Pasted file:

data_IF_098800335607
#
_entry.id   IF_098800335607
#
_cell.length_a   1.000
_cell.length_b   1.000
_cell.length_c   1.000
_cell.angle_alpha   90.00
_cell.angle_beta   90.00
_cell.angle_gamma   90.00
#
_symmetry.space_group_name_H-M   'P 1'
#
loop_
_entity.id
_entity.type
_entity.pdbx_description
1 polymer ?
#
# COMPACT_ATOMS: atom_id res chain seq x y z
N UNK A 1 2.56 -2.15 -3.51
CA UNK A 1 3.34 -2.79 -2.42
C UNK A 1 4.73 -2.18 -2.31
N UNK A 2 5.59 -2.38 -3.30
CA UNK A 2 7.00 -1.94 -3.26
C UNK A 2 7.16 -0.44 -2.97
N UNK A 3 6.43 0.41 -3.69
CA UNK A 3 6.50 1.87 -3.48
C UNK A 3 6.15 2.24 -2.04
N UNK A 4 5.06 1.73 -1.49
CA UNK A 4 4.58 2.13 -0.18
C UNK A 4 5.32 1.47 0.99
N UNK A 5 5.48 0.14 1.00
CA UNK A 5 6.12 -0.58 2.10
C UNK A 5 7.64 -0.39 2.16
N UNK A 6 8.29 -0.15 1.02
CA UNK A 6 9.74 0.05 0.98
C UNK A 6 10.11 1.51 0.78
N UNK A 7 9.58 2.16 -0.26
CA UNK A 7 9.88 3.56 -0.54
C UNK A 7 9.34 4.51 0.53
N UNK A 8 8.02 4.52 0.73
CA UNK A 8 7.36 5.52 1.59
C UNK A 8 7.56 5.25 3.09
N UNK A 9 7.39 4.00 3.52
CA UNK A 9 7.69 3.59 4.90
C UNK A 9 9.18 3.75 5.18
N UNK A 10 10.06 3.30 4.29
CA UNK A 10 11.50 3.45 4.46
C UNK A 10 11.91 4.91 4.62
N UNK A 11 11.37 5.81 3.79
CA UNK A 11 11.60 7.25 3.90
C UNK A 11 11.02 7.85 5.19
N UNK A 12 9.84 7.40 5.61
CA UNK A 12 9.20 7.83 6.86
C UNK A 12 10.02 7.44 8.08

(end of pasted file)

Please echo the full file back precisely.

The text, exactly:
data_IF_098800335607
#
_entry.id   IF_098800335607
#
_cell.length_a   1.000
_cell.length_b   1.000
_cell.length_c   1.000
_cell.angle_alpha   90.00
_cell.angle_beta   90.00
_cell.angle_gamma   90.00
#
_symmetry.space_group_name_H-M   'P 1'
#
loop_
_entity.id
_entity.type
_entity.pdbx_description
1 polymer ?
#
# COMPACT_ATOMS: atom_id res chain seq x y z
N UNK A 1 2.56 -2.15 -3.51
CA UNK A 1 3.34 -2.79 -2.42
C UNK A 1 4.73 -2.18 -2.31
N UNK A 2 5.59 -2.38 -3.30
CA UNK A 2 7.00 -1.94 -3.26
C UNK A 2 7.16 -0.44 -2.97
N UNK A 3 6.43 0.41 -3.69
CA UNK A 3 6.50 1.87 -3.48
C UNK A 3 6.15 2.24 -2.04
N UNK A 4 5.06 1.73 -1.49
CA UNK A 4 4.58 2.13 -0.18
C UNK A 4 5.32 1.47 0.99
N UNK A 5 5.48 0.14 1.00
CA UNK A 5 6.12 -0.58 2.10
C UNK A 5 7.64 -0.39 2.16
N UNK A 6 8.29 -0.15 1.02
CA UNK A 6 9.74 0.05 0.98
C UNK A 6 10.11 1.51 0.78
N UNK A 7 9.58 2.16 -0.26
CA UNK A 7 9.88 3.56 -0.54
C UNK A 7 9.34 4.51 0.53
N UNK A 8 8.02 4.52 0.73
CA UNK A 8 7.36 5.52 1.59
C UNK A 8 7.56 5.25 3.09
N UNK A 9 7.39 4.00 3.52
CA UNK A 9 7.69 3.59 4.90
C UNK A 9 9.18 3.75 5.18
N UNK A 10 10.06 3.30 4.29
CA UNK A 10 11.50 3.45 4.46
C UNK A 10 11.91 4.91 4.62
N UNK A 11 11.37 5.81 3.79
CA UNK A 11 11.60 7.25 3.90
C UNK A 11 11.02 7.85 5.19
N UNK A 12 9.84 7.40 5.61
CA UNK A 12 9.20 7.83 6.86
C UNK A 12 10.02 7.44 8.08